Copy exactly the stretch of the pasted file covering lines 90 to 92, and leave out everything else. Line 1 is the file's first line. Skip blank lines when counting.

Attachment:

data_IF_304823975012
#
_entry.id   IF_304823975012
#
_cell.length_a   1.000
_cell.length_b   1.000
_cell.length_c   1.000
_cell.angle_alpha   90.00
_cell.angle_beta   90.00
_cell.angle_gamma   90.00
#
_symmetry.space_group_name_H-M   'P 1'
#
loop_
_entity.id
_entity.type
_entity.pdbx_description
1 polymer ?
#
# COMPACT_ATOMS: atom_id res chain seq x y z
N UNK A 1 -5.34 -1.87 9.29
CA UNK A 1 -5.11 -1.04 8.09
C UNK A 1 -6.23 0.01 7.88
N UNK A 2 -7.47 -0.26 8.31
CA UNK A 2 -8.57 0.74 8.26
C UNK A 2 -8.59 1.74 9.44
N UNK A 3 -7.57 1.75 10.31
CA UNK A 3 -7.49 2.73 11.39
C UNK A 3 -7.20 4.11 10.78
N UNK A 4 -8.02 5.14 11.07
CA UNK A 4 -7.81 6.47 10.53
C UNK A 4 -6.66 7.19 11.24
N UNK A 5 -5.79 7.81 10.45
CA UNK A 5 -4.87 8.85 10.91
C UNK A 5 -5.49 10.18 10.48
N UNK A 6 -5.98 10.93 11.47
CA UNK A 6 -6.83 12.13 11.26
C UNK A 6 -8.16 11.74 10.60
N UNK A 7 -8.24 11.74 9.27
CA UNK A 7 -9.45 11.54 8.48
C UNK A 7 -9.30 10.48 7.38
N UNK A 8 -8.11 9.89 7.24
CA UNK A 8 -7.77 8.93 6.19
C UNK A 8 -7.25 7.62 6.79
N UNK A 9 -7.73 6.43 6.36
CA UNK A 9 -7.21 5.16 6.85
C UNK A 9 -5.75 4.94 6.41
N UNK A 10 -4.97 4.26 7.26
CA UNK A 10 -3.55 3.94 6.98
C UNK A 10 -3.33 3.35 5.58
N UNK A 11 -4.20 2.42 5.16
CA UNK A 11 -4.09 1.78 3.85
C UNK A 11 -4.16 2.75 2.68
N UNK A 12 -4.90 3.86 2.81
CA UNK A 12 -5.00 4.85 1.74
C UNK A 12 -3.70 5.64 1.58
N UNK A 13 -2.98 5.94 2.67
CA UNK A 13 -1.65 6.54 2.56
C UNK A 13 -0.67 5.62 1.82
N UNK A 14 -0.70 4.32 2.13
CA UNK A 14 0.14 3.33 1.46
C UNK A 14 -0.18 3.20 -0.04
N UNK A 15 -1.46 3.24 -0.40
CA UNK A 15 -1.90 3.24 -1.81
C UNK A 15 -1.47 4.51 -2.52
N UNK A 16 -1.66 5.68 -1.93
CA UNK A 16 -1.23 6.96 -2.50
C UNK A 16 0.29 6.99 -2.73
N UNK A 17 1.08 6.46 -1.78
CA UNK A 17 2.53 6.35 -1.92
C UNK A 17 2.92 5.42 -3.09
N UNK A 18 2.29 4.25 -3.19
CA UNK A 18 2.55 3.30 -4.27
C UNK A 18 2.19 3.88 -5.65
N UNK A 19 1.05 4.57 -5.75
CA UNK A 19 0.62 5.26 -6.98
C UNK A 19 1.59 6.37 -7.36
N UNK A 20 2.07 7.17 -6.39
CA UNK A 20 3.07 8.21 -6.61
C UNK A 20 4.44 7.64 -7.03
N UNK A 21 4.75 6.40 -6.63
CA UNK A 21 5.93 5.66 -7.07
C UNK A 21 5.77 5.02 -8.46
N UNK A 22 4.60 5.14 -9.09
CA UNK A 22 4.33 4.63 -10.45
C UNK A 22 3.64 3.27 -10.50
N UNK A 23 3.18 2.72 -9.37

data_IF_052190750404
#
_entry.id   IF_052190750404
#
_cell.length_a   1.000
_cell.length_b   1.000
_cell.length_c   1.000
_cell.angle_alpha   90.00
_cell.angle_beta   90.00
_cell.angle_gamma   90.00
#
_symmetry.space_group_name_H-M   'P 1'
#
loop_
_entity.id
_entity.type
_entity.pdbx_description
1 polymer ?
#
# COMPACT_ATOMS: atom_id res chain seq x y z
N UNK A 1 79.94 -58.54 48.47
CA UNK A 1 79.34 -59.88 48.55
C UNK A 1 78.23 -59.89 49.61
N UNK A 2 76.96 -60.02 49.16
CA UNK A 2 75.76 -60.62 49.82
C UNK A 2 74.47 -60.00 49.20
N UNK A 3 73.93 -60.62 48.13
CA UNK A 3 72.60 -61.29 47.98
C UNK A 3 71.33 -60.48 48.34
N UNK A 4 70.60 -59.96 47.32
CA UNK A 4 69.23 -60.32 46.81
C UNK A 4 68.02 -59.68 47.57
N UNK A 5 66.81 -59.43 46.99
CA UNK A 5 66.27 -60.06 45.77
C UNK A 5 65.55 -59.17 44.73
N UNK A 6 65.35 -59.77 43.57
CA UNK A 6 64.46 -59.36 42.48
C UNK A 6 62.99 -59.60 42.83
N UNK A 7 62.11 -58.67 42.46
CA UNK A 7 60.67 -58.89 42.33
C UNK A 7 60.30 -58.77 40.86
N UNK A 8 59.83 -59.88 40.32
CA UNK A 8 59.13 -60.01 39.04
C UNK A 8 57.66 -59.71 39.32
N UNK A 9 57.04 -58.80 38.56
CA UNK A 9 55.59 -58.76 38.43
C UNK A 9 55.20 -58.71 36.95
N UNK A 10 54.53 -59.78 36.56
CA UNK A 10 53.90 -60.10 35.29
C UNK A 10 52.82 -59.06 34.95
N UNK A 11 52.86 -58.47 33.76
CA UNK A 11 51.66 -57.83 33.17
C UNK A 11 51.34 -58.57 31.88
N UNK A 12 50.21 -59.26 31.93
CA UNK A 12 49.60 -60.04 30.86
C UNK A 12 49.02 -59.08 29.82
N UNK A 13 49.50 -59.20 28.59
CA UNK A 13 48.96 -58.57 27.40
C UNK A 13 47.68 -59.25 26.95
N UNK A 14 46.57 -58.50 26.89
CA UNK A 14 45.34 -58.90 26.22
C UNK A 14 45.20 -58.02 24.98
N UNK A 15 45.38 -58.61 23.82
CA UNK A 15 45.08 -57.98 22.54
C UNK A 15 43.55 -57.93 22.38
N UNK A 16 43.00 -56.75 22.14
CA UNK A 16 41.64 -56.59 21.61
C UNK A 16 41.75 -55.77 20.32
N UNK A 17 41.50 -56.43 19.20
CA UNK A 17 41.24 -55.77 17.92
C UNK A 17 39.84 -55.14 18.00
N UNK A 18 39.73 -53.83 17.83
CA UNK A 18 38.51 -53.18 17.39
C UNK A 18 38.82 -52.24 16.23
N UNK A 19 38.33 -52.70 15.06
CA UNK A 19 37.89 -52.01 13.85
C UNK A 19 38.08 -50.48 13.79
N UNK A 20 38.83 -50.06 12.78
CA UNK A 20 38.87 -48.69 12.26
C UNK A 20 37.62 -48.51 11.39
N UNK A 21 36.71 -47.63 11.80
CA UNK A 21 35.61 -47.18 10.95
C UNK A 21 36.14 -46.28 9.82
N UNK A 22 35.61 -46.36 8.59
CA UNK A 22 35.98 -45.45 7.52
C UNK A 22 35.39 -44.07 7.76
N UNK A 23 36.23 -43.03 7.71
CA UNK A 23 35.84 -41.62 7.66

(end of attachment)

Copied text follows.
_entry.id   IF_052190750404
#
_cell.length_a   1.000